• Spring in the Ozarks

    Last Saturday I headed back down to the edge of the Ozarks to walk around, enjoy the weather, the flowers and the fish. Got up early and drove to the creek that will not be named to try out very skittish wild trout knowing that March and April are good months for dry fly action. I was on my own which makes for longer hours on the highway but quiet time for introspection. A couple of weeks ago, I made a quick run to the stream but the stream was high and the weather was storm so I left unsated. I figured that this weekend would be great---if I found the solitude I was seeking.

    After a 4 hour drive I arrived at my first access point to find a party of 4 flyfishers--decked out in Orvis and Sims--with all sorts of jingle jangles hanging off their bodies. It appeared that each was geared up, ready to tackle a Lake Erie tributary steelhead, a White River Brown, a Frying Pan Rainbow but hardly ready for a small wild rainbow from a Missouri stream. At least they were prepared for anything. Not trying to be judgmental but why would you carry all the equipment, flies and tackle for such a small stream? Doesn't it slow them down, making it hard to move through the tight brush? After this week I'll be wet wading to improve my mobility--though there isn't a lot of wading necessary on this stream---mostly just stream crossing.

    These petty thoughts raced through my mind as I tried to come to grasp with the possibility that I might have to share the stream banks today, after a 4 hour drive. One reason I travel to this stream is to fish in solitude. I'm selfish in that regard. Once a run is fished on a stream with trout this spooky it will often take hours before the rainbows resume their normal routines.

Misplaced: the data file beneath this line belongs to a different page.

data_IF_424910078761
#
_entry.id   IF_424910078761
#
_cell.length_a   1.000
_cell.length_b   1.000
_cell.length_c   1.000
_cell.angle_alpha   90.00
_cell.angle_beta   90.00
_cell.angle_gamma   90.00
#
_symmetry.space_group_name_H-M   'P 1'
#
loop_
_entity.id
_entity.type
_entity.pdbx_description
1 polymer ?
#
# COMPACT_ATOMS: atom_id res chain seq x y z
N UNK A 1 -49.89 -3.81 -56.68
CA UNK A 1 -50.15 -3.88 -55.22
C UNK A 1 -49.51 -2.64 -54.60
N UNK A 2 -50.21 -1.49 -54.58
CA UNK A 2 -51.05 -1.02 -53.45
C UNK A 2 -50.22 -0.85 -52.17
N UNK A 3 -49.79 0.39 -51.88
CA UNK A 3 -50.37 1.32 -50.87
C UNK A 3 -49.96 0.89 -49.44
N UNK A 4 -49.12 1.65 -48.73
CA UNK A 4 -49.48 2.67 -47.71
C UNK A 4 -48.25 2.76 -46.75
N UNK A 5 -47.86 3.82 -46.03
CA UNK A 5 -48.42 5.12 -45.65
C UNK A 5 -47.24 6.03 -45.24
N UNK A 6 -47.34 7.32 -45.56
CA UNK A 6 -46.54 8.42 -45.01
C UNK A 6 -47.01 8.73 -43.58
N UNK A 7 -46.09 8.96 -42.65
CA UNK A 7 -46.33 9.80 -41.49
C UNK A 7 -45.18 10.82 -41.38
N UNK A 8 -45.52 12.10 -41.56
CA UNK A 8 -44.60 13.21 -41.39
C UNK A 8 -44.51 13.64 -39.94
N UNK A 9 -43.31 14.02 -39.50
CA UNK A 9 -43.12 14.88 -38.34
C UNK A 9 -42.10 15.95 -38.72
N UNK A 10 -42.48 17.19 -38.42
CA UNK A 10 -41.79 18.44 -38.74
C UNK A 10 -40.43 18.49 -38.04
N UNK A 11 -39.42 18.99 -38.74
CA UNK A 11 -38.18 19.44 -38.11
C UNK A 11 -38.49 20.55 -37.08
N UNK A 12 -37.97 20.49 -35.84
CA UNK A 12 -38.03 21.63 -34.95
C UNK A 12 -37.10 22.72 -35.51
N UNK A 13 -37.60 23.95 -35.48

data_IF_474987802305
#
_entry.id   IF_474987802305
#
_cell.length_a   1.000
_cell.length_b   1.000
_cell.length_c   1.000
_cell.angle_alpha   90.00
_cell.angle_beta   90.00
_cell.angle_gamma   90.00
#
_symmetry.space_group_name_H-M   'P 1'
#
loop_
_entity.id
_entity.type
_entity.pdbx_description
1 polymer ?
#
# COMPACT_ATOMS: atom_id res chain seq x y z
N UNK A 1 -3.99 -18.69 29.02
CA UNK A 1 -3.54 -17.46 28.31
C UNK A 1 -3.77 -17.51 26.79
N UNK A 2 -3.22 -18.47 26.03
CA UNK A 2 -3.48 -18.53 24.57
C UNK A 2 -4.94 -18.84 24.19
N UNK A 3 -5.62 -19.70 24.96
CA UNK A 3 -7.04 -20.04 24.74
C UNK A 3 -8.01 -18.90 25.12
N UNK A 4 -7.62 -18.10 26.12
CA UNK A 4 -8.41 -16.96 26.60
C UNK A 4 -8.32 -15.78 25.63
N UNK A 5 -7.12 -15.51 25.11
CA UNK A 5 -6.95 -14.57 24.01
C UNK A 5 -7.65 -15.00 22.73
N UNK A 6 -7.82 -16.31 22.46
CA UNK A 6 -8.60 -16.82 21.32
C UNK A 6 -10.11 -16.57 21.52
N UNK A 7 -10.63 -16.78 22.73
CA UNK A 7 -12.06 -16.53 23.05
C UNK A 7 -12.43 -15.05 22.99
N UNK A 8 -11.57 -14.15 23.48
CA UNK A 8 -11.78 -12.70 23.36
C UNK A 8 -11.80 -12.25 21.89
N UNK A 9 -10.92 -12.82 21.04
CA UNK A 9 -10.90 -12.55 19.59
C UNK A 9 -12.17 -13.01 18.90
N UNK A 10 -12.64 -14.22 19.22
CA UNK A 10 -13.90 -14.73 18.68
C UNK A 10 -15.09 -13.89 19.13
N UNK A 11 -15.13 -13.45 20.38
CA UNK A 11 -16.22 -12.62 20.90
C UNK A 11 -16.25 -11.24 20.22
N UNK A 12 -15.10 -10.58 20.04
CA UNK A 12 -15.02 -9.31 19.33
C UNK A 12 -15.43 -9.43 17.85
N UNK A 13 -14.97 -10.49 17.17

I quickly moved on to another access point and again found 2 vehicles already there. I talked to myself about sharing such a great resource and being a good neighbor. But the good thing about this stream is that a lot of locals come out to just walk the trails along it and that was exactly the case here. As I was gearing up, the hikers showed up and left--leaving me alone with about a mile of stream--something to cherish. Woohoo, the only vehicle in the parking lot.

    Normally, I like to walk downstream a half mile or more and then fish back up stream. Today, I did the same.

    One of the benefits of the walk is spring wildflowers--especially the woodland ephemerals like spring beauty, rue-anemone, and trilliums.

    Started out focusing on runs and using a bead head pheasant tail.

    Flyfishing, for me always forces focus. I focus so much on the here and now that the passage of time slows. After fishing what seems to be all day, I'm always surprised that only a couple of hours have passed.

    Patience is also forced when fishing this stream. Many flies are lost--left in trees above and below the water. Some folks talks about catching fish on consecutive casts. One this stream I've caught brush on 4 consecutive casts. I am accomplished as a brush catcher. There is a lot of brush to catch.

    Later when I started seeing these I switched to dries to catch more trees. (Hey, that rhymes.)

    The fishing can be challenging:

    But fish were caught:

    Saw no other fishermen until late in the afternoon as I was leaving. I ran into a guy trying out fly fishing. Talked a bit, offered some suggestions, went home with my fishing needs sated for the day.
    This article was originally published in forum thread: Spring in the Ozarks started by ksbioteacher View original post